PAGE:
A huge part of the Charleston area in West Virginia was affected by this chemical spill. Three hundred thousand people were left without potable drinking water at the time of the spill. These people resided in the counties of Clay, Boone, Roane, Putnam, Kanawha, Jackson, Cabell, Logan, and Lincoln in and around Charleston. A few small portions of these areas were unaffected since they got their water from other places, but the vast majority of them were put under a strict water ban until the spill could be cleared up. Seven hundred total people were admitted to the hospital during the course of the spill, most with symptoms of rashes or nausea from drinking the contaminated water.
There were a few key players involved in this water contamination situation. Below are listed the main groups that were part of the spill.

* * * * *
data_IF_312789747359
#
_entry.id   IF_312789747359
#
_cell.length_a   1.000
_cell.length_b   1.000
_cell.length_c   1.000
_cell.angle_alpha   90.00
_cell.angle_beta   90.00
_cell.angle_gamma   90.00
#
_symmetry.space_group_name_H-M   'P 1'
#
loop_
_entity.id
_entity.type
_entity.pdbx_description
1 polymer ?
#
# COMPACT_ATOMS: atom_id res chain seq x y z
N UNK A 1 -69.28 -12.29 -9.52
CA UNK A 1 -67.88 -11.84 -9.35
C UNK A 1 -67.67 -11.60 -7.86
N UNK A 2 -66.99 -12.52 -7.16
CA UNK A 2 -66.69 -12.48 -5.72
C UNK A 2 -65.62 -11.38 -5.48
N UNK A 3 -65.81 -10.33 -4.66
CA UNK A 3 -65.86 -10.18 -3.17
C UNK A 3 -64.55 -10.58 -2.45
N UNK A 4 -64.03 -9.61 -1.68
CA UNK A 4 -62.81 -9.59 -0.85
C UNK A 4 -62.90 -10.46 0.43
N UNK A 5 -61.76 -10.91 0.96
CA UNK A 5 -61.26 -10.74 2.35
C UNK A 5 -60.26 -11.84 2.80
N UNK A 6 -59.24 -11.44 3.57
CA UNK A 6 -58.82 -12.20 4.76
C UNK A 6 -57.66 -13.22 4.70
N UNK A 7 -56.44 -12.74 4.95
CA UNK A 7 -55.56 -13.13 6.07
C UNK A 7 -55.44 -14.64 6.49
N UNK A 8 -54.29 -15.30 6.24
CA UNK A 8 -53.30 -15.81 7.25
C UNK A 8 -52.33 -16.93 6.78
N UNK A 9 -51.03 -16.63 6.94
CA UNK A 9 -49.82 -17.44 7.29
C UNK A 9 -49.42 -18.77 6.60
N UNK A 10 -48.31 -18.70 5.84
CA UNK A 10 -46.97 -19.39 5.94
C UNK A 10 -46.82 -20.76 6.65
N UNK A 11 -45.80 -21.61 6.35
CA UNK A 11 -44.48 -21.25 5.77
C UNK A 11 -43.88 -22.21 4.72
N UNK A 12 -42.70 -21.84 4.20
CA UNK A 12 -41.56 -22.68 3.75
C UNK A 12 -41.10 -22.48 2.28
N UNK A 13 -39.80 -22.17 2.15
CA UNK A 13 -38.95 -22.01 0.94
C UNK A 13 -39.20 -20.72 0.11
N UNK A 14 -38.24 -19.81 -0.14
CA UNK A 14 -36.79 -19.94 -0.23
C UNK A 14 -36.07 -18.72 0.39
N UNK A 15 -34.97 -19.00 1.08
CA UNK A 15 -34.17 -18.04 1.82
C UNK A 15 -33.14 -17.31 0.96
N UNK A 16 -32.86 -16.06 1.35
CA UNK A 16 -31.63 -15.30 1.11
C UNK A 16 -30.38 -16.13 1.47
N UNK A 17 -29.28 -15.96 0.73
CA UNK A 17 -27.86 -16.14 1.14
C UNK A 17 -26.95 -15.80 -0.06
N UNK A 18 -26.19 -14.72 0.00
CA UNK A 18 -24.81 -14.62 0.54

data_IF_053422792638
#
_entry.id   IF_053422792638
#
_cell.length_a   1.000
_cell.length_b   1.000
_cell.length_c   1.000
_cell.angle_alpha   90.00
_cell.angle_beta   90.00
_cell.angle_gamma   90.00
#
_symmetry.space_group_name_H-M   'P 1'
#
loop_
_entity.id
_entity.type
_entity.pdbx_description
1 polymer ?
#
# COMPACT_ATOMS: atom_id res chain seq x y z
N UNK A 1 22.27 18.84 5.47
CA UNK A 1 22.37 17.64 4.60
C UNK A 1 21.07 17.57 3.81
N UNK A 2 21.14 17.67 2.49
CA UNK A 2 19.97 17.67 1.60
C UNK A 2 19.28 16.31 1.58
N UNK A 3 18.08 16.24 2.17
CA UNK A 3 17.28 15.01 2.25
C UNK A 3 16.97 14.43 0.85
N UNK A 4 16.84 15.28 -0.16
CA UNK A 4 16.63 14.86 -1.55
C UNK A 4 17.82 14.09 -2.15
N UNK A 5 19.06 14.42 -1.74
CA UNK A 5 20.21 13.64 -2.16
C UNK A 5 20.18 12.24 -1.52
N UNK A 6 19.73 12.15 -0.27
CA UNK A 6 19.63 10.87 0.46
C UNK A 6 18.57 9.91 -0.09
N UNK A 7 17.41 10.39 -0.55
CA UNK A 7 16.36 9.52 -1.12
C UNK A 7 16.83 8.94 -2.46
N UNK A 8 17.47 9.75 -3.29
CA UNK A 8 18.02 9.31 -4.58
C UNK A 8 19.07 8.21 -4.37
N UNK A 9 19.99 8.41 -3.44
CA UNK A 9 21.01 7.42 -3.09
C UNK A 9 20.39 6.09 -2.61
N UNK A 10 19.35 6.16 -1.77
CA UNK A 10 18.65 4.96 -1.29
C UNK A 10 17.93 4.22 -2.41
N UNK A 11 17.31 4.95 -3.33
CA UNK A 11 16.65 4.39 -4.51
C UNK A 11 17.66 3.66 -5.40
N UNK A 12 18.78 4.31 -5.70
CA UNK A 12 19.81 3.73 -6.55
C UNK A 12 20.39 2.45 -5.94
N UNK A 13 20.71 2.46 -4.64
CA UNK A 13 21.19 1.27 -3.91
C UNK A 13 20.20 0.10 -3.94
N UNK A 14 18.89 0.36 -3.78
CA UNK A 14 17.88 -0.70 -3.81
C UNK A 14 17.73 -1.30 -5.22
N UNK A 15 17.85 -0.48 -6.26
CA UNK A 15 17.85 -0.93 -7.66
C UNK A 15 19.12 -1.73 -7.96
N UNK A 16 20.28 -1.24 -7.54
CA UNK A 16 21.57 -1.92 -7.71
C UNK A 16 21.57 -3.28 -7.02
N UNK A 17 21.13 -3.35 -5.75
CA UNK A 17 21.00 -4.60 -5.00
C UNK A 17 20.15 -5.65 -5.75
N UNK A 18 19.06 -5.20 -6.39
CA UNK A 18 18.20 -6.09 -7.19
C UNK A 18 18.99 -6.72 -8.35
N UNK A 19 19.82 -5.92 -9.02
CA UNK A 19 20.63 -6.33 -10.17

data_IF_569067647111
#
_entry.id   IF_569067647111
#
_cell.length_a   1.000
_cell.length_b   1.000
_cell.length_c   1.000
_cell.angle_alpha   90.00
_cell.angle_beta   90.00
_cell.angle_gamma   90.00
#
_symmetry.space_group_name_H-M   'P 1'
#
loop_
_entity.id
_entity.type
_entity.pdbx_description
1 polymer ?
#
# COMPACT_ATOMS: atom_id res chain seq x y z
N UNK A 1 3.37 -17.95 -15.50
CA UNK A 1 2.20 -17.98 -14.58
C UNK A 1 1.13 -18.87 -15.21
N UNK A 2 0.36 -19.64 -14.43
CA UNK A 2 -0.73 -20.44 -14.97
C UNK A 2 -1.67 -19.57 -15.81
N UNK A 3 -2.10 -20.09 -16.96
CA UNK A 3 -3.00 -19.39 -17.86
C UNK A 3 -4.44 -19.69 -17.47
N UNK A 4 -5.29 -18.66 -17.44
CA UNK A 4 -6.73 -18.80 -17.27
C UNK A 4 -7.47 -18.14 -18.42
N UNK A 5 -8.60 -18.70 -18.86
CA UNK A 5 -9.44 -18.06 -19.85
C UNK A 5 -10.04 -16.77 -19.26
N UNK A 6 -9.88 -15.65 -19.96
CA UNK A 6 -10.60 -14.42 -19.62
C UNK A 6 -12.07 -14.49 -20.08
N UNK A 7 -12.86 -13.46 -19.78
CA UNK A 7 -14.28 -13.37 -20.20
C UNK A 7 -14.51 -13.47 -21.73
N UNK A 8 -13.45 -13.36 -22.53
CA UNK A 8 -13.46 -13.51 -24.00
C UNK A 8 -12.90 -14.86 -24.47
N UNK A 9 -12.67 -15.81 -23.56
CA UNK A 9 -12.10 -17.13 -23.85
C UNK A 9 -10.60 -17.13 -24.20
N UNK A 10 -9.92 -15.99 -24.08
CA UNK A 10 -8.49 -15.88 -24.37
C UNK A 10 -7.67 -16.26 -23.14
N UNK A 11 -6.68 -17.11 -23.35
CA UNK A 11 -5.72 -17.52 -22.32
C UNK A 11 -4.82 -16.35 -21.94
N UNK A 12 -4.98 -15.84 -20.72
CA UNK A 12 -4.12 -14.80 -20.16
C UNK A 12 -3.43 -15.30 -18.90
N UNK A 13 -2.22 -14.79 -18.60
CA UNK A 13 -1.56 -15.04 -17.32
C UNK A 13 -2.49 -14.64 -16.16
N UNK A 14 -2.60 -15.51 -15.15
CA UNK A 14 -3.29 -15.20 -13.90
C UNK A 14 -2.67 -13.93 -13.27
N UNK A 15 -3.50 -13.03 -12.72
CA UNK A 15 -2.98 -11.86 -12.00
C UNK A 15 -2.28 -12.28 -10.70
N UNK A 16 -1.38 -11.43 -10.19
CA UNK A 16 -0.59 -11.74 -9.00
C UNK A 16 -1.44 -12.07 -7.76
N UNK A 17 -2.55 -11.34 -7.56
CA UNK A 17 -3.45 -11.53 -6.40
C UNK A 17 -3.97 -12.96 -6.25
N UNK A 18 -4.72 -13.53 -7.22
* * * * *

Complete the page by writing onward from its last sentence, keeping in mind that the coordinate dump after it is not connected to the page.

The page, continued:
Six people were eventually charged with negligent discharge of a pollutant as part of the Clean Water Act. These included Gary Southern, the president of Freedom Industries when the leak happened, as well as three other previous owners who contributed to the leak by not performing regular maintenance and upkeep of the facility. Two other employees of Freedom Industries were also charged on the same grounds.
As soon as the spill was reported to West Virginia American Water, they began trying to flush their water lines to remove the chemical using other types of chemicals as well as added carbon. Unfortunately, this affected the environment by introducing overloads of other chemicals into the ground and surrounding areas. However, the process was continued, as it was slowly able to leach the MCHM out of the water supply.